The first place we usually hit was the Golden Pheasant, where all the women petted on me, buying me Cokes and potato chips and putting me up high on a barstool to watch the pool games without getting in the way, while he went into the back room and claimed to be playing cards. Sometimes one of the guys would bring my barstool over and teach me how to shoot with the balls remaining after someone had sunk the eight. I suspected Bonnie might be in that back room, and though this bothered me, Gihh-rhaggs was one of the few happinesses in my ma’s hard life, so I decided I would only mention Bonnie to her if I knew for sure that something was up. Later we would go to a few other places in the city but at those places, I mostly sat in the car. He would stop along the way somewhere and pick up a few burgers for me and he would finish off whatever I didn’t eat as we made our way back to the reservation.
“Why you wanna live with us, anyway?” I asked one Saturday night as we passed the bullet-pocked sign that indicated the reservation border.
“You don’t want me to live with you?” I think it was the first time an adult had ever asked for my opinion and meant it.
“I don’t care,” I said. “I guess it’s all right. You don’t spill the kerosene. But you’re white,” I added, as if this fact were not obvious. When my ma went for a white man, she went all out. He was about as blond and blue-eyed as they make them. Even his beard was blond and not that red-brown you see so many blond guys with. As summer came on, his skin was burning or peeling, white or red; he never browned. “We have to live here. You don’t. You could go anywhere, maybe live in those houses like the people on TV.” I had been to some of the houses my ma cleaned and they did live luxurious lives, had toilets and sinks and their houses were not wired with extension cords from the one set of outlets near the box. “Wouldn’t that be great?”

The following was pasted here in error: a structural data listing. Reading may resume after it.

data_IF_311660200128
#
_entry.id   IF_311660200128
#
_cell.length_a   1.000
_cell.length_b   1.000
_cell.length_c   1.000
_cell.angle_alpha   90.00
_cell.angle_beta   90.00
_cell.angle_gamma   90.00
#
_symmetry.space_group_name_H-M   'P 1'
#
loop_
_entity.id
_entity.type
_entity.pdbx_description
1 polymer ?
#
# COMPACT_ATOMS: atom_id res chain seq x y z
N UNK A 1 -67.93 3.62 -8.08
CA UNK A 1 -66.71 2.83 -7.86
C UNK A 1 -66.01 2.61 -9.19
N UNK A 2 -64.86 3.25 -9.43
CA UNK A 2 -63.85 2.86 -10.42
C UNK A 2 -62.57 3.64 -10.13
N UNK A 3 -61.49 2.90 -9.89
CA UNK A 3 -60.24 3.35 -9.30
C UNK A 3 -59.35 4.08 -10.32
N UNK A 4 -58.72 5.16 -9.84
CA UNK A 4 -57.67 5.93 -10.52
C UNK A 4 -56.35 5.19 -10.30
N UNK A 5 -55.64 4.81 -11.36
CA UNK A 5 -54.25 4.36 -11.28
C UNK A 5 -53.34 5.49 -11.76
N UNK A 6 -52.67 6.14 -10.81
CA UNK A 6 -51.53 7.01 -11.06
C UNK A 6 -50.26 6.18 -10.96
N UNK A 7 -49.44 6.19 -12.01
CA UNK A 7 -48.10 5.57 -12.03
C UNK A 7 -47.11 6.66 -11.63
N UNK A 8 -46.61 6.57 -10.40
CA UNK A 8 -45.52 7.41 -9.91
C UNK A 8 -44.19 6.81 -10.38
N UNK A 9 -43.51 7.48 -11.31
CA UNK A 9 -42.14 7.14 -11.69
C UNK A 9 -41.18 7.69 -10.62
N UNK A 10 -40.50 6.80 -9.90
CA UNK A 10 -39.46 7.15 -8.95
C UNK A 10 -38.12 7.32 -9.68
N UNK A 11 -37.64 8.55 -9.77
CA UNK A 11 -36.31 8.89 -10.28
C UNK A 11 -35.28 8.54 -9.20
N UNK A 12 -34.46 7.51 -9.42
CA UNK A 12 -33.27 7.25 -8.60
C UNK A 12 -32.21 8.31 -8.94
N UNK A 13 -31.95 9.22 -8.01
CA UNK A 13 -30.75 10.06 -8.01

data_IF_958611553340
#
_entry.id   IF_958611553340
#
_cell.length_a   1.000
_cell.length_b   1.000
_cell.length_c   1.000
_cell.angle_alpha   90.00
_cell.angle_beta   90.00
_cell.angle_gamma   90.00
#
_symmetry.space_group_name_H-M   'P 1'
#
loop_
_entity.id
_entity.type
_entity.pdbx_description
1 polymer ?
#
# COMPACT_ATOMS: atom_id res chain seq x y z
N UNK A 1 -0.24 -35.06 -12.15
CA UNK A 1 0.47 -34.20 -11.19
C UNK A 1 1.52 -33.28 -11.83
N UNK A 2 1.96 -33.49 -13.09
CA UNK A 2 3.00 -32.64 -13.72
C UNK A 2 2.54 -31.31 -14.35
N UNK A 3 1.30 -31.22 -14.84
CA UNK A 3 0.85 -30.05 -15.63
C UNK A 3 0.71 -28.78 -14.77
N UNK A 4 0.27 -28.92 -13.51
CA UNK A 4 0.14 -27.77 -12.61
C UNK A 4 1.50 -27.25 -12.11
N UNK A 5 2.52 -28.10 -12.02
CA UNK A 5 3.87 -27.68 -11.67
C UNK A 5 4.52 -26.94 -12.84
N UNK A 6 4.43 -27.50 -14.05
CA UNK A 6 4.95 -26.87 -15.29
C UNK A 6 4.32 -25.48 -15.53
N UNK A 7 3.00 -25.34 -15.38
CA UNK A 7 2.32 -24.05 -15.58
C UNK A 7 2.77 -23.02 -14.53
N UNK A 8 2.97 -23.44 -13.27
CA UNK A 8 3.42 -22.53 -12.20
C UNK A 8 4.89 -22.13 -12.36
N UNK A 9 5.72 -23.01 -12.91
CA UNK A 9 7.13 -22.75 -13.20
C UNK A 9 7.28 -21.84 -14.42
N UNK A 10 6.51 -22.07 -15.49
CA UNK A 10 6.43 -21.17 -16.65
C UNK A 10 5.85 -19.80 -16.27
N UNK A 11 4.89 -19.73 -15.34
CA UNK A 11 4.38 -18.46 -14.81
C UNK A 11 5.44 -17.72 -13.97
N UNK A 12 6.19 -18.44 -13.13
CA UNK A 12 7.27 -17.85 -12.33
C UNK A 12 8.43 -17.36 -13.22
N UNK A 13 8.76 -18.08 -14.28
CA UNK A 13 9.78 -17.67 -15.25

“You could go anywhere, too. Your mom is the one who won’t leave. I tried to get her to move and finally just gave up and came to live with her since she wouldn’t come to live with me.” I didn’t buy it. I might have been seven, but I had already learned to add.
“Well where’d you live? Where’d you want her to move to?”
“Around,” he said. “It doesn’t matter. The point is, she wouldn’t come because of you. She said she wanted you to grow up on the reservation, learn the language, all that shit. Are you learning it in school?” I nodded. “Does that name everyone calls me really mean lion?” I considered lying myself, but then confessed that it did. “Hah, I knew it,” he said, running his fingers through his beard. “They all wish they could have this.”